What is a Code Camp?

The developer community is about sharing. Sharing knowledge and sharing friendship. Giving a helping hand to other developers. Whether those others are beginners or are super advanced. Events are held all over the world to bring developers together. These events can be sponsored by a company or can be community driven. Often these events are face to face. They can also be held online.

Code Camps are local, in real life, and community driven events. Code Camps have taken place world wide. To learn more about Code Camps please see Code Camp Manifesto. And if you can’t find one locally, go ahead and start one up!

Twin Cities Code Camp 18

The 18th Twin Cities Code Camp took place on April 25, 2015. As most years, the site used was at the University of Minnesota. Sponsors donate to provide breakfast (bagels, muffins and coffee). The lunch was pizza; provided by Magenic.

Sessions

The idea behind a Code Camp is that developers share what they are working on or are interested in. This leads to the sessions being varied and timely. While I wish I could have could have gone to all the sessions I was only able to attend five.

Postmortem: Don’t be Dinner by Matt Christen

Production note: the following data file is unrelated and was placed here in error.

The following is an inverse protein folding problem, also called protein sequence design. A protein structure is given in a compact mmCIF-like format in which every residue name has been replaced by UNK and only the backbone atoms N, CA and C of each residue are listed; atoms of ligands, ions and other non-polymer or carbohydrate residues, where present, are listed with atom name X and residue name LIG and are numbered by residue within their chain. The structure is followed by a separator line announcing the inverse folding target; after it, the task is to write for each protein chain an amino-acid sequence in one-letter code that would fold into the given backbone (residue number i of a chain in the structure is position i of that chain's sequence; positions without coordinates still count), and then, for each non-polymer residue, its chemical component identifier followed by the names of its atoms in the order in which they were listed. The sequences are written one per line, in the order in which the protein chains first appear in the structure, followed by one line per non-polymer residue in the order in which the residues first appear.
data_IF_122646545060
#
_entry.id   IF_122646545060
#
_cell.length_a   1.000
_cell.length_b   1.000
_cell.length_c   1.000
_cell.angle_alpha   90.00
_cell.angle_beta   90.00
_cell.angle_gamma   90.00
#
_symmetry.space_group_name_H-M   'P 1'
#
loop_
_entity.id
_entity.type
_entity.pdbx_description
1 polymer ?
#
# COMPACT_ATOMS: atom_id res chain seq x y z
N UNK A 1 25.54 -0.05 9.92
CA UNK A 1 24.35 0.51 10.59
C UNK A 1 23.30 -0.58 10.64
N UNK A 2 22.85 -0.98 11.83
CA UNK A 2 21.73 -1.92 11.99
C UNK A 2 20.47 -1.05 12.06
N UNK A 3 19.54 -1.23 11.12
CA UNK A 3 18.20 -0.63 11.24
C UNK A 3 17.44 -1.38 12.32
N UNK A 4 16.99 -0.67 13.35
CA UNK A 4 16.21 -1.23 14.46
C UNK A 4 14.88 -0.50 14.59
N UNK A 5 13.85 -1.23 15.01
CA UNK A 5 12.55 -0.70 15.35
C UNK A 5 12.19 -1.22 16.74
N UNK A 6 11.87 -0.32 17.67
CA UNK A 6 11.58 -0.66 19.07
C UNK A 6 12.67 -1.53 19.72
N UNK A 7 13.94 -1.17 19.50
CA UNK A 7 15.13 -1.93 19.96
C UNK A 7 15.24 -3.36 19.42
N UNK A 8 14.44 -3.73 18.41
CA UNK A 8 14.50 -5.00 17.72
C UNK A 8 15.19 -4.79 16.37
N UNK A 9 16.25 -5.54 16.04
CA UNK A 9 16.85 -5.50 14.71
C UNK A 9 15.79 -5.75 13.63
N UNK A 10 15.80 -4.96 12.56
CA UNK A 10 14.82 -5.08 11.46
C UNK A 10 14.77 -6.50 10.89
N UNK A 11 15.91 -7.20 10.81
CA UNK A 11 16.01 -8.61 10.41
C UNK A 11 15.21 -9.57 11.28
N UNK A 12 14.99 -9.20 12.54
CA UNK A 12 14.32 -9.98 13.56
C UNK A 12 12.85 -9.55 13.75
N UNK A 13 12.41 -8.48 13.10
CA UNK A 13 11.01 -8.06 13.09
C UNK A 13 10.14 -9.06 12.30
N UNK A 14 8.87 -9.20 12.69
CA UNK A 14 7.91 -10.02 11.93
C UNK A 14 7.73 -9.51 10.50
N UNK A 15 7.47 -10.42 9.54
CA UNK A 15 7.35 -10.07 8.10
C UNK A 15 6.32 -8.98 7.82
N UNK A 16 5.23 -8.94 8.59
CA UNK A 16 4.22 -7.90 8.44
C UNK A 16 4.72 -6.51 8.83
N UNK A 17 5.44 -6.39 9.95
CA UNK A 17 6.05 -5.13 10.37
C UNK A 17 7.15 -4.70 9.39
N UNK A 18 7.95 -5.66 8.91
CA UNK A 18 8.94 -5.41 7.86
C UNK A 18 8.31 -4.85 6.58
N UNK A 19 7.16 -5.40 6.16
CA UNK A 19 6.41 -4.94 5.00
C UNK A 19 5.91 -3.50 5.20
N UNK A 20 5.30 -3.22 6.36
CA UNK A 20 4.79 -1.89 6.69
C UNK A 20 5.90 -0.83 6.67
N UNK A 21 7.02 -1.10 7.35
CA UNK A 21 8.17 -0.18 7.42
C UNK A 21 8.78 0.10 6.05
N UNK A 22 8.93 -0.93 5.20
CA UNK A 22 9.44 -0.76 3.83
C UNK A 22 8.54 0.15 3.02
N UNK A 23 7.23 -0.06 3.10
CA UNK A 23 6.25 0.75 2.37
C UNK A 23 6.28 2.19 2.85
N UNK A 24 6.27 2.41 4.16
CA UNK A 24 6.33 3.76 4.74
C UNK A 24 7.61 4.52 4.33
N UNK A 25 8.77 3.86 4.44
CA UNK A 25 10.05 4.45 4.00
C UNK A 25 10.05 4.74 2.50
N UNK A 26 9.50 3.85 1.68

Matt was able to use his personal experience to walk through the steps to design a game. He gave a high level overview of the planning and creating a project. In his case, the project was a game that he released. Submettergames has information about the Game and access to the slide deck.

Web Essentials by Robert Boedigheimer

Web Essentials is a extension for Visual Studio written by Mads Kristensen. Mads is a programmer at Microsoft. He created Web Essentials to add in the items he wanted to have. Web Essentials became extremely popular. So popular in fact that the Visual Studio team ended up testing Web Essentials to make sure updates in Visual Studio didn’t cause issues with the extension. Parts of Web Essentials have been added to Visual Studio.

Robert walked through the many different functions and features of Web Essentials. And there is a lot of stuff in Web Essentials. Just take a look for yourself.

Ruby on Rails From 0 to Deploy in 60 Minutes by Chris Johnson

Unfortunately, the internet connection at the U of M is poor at best. For this session Chris wanted to used Cloud 9; a cloud IDE, to demonstrate how easy it was to get a site up and running.

Even without the internet, Chris fell back to a local dev box and was still able to show the MVC nature of Ruby on Rails. Chris was kind enough to record the session and can be watched over on Youtube.

Untangle Your Front End Development with Visual Studio 2015 by Scott Heckel

Visual Studio has always been about creating Microsoft style applications using Microsoft tools and services. With VS 2015, Scott was able to show how non-Microsoft services and development tools could be used.

  • Bower
  • NPM
  • SASS
  • Grunt
  • Gulp

Intro to Rust: A New, Memory Safe, Systems-Level Programming Language by Dan Callahan

Dan Callahan works for Mozilla. The same company that is making major strides in this new programming language. Rust is designed from ground up to be as safe as can be. Rust is focused to eliminate memory issues. Such as the exploits that have crept up lately.